Fowler is convinced that they do not. Yams, for example, are a staple in many parts of Africa. Farmers there grow some forty-two million tons of the vegetable every year—enough to fill every boxcar in North America. And yet, Fowler told me, there are only six plant breeders in the world who work on yams. “You can say how many millions of people depend on yams, but the reverse is also important: How many people do yams depend on?” he said. “How can six individual yam breeders, even working at breakneck speed, ever hope to deal with the onset of climate change in growing regions as diverse as those in Africa?”

So what are we to do? Fowler is working to persuade one or more large corporations to use their global distribution networks for seeds, sending packets to millions of farmers around the world. (He declined to name names but said, “I wouldn’t mind taping a packet of seeds to Coca-Cola bottles and sending them to the farthest reaches of the world—I mean, they’re everywhere.”) The contents of the packets would be drawn from existing seed banks and would be selected for favorable characteristics, depending on a given area’s predicted conditions under the regime of climate change. “It wouldn’t have to be that many seeds,” Fowler said. “The packets would contain a combination of land races”—traditional domesticated varieties—“and improved varieties, enough to plant a row or two, not a whole field, just for experimental purposes.”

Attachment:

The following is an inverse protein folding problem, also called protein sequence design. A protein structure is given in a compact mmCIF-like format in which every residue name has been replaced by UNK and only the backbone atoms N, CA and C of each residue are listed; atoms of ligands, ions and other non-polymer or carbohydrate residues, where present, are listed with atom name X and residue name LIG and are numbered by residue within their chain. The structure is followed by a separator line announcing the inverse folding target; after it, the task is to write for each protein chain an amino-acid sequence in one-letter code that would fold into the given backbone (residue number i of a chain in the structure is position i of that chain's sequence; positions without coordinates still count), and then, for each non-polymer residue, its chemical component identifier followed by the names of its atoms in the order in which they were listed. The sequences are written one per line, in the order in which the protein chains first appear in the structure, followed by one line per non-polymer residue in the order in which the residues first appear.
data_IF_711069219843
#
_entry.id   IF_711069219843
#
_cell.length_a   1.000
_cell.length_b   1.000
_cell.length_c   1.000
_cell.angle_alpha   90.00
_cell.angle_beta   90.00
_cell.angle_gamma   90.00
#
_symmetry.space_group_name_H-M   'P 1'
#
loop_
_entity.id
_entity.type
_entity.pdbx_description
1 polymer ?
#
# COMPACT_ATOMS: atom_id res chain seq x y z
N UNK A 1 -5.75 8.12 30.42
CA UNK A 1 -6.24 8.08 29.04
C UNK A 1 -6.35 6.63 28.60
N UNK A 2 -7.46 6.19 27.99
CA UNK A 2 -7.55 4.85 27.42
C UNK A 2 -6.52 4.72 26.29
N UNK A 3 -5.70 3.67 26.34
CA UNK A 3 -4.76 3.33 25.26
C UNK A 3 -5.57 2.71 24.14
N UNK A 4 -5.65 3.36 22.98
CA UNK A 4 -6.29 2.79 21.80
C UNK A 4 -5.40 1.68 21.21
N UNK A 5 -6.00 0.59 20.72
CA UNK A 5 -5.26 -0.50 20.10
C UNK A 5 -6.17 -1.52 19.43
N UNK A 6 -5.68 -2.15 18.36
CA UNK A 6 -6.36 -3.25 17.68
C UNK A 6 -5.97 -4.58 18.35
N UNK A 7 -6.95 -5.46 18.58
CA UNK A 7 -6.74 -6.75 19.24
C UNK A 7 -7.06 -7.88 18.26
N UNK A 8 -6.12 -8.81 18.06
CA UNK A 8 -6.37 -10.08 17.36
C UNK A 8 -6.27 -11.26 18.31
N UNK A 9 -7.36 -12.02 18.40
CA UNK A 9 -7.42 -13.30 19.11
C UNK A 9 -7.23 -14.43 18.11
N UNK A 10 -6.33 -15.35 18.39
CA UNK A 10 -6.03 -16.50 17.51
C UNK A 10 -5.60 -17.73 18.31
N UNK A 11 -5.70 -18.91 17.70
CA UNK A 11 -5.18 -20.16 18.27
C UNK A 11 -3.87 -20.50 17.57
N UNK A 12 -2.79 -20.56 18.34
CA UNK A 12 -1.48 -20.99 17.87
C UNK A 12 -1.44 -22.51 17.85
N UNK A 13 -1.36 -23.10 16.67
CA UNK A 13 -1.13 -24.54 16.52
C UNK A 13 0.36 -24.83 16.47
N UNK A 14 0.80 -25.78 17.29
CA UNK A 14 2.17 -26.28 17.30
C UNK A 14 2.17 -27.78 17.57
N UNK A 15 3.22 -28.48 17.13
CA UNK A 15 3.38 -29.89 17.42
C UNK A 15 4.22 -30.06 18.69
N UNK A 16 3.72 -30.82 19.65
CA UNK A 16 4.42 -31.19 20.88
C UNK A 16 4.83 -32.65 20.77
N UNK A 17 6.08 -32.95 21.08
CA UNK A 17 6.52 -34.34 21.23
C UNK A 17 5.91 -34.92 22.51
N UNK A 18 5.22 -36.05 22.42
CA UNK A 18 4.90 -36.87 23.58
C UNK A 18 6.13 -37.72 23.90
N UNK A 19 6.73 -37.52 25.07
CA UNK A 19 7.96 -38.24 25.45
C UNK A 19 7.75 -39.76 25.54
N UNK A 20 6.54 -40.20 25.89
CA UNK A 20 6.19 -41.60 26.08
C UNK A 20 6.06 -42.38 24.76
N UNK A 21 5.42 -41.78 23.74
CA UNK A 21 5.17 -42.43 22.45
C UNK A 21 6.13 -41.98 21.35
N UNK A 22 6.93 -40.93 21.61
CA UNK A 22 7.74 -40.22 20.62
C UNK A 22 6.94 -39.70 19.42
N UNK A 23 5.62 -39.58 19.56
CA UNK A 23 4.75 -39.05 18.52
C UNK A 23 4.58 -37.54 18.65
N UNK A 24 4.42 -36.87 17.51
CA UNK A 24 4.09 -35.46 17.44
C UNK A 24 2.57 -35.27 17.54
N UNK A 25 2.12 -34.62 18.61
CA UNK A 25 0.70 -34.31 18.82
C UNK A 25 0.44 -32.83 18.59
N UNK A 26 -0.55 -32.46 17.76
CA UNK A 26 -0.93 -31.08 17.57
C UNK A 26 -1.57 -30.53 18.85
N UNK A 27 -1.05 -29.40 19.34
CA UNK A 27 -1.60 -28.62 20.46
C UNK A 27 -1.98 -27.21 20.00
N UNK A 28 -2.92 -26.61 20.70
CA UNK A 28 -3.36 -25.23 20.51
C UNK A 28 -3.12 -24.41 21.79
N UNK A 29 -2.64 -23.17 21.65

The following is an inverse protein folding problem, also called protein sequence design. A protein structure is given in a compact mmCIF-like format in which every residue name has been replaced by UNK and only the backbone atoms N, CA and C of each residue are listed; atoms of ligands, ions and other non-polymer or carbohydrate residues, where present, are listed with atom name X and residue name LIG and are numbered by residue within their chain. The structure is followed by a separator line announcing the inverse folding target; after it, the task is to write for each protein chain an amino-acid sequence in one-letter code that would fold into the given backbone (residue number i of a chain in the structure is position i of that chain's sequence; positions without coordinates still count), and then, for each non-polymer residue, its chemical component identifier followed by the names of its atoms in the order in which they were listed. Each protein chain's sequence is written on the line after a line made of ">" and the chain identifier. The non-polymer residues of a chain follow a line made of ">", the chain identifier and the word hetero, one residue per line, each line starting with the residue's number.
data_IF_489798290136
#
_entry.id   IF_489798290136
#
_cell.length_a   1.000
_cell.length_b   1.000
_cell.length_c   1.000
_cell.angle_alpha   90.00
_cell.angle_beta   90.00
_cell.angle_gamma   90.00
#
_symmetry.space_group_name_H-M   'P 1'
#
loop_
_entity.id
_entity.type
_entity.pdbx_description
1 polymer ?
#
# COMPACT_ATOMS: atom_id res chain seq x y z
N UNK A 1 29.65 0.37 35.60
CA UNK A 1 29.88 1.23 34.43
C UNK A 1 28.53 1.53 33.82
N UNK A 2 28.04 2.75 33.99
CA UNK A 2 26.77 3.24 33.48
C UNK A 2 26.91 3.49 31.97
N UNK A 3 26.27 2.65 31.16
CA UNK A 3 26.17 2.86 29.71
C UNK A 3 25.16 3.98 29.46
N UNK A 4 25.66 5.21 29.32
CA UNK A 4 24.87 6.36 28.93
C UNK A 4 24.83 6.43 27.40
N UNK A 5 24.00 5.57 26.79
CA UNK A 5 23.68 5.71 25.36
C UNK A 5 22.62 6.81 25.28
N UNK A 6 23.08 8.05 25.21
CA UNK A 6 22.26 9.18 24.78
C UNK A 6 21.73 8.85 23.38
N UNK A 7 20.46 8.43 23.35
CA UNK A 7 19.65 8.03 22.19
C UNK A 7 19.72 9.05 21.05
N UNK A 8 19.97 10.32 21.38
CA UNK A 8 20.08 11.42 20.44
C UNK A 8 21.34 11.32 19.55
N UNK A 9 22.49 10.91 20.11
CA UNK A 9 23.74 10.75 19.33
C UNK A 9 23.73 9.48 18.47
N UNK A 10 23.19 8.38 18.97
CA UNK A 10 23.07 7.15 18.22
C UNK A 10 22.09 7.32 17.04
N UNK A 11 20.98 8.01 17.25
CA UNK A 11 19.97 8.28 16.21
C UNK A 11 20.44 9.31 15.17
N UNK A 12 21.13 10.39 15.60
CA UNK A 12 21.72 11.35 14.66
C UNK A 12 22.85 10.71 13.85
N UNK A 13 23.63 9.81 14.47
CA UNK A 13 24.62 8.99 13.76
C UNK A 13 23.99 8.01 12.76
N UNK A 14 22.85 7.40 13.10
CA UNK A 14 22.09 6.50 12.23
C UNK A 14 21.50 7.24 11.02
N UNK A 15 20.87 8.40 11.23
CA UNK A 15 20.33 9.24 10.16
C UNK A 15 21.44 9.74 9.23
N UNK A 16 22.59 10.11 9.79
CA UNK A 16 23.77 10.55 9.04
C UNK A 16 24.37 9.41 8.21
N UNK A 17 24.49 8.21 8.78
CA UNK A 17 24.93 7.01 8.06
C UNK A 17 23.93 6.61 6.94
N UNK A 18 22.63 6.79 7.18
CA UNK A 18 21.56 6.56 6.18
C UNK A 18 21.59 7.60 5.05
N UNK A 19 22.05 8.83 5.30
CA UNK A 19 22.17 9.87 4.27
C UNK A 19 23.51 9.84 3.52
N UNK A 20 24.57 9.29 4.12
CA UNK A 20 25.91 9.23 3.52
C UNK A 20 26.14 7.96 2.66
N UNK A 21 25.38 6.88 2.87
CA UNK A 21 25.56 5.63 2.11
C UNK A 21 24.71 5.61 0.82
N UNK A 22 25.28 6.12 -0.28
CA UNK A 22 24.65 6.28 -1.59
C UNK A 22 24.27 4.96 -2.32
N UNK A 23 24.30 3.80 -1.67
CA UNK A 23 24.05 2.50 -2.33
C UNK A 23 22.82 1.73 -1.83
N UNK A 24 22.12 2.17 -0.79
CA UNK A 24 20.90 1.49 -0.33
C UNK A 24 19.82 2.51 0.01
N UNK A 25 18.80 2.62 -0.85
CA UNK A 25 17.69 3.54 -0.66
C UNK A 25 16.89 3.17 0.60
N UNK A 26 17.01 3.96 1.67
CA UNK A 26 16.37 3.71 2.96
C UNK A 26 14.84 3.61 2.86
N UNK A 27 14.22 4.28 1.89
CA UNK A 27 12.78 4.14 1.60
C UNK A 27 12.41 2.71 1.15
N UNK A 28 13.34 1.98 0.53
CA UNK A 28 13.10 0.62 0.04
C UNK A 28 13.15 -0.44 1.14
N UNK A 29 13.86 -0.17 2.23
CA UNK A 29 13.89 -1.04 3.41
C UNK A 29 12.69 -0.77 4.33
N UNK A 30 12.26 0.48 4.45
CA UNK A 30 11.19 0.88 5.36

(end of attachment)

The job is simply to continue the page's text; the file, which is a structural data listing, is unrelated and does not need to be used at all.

Fowler is quick to point out that there is a historical precedent for an enterprise like this. Not a single one of the major agricultural crops grown in this country is native to it. Potatoes, tomatoes, corn, wheat, apples, avocados, peas, and beans—they’re all immigrants. “In our history, the real challenge in establishing agriculture was not just importing the crop but importing the diversity of the crop, which would enable adaptation in the different regions,” Fowler said. The United States imported diversity in huge quantities. “We had the U.S. Navy involved, we had consulates involved, we were buying seeds from companies in Europe, and we established agreements with two dozen countries for reciprocal exchanges of germplasm. And we multiplied that diversity and sent it out, principally through the postal system, mailing boxes of seeds to farmers.” At the system’s height, he said, there were more than twenty million boxes of seeds in transit each year. “It was just an incredible agricultural experiment.” His hope is to organize a similar experiment today. It’s a crazy idea, but Fowler is no stranger to those.